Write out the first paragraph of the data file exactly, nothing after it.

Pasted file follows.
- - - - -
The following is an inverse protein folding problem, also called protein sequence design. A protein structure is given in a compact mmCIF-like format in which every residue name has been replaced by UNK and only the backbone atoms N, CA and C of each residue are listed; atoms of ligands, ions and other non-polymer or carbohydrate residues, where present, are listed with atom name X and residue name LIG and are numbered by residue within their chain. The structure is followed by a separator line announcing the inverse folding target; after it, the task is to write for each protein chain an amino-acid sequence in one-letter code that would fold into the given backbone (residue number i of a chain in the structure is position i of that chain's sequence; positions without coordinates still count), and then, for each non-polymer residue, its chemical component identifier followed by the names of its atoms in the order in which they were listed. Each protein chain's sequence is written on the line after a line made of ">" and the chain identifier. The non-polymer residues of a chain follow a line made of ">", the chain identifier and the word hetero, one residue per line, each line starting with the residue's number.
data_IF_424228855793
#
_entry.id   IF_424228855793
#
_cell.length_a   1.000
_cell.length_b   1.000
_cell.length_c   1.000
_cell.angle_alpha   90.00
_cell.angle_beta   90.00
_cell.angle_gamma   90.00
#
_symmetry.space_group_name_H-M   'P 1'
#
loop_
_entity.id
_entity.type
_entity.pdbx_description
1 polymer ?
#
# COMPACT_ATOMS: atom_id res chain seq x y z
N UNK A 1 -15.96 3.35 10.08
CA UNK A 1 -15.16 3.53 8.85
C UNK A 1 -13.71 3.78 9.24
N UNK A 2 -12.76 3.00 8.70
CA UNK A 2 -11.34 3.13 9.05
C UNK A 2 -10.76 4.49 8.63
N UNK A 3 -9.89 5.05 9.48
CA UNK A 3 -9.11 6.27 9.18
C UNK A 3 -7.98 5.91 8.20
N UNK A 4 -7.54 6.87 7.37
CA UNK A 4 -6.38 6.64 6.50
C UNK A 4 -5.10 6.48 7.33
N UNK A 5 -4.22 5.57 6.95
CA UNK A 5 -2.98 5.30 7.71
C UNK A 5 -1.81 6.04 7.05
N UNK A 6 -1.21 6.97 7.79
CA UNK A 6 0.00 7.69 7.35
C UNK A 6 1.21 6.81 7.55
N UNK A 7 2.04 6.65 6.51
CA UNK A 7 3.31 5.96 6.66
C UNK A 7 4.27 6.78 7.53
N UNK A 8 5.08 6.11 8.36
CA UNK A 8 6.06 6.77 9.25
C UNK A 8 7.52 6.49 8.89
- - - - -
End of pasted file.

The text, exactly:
The following is an inverse protein folding problem, also called protein sequence design. A protein structure is given in a compact mmCIF-like format in which every residue name has been replaced by UNK and only the backbone atoms N, CA and C of each residue are listed; atoms of ligands, ions and other non-polymer or carbohydrate residues, where present, are listed with atom name X and residue name LIG and are numbered by residue within their chain. The structure is followed by a separator line announcing the inverse folding target; after it, the task is to write for each protein chain an amino-acid sequence in one-letter code that would fold into the given backbone (residue number i of a chain in the structure is position i of that chain's sequence; positions without coordinates still count), and then, for each non-polymer residue, its chemical component identifier followed by the names of its atoms in the order in which they were listed. Each protein chain's sequence is written on the line after a line made of ">" and the chain identifier. The non-polymer residues of a chain follow a line made of ">", the chain identifier and the word hetero, one residue per line, each line starting with the residue's number.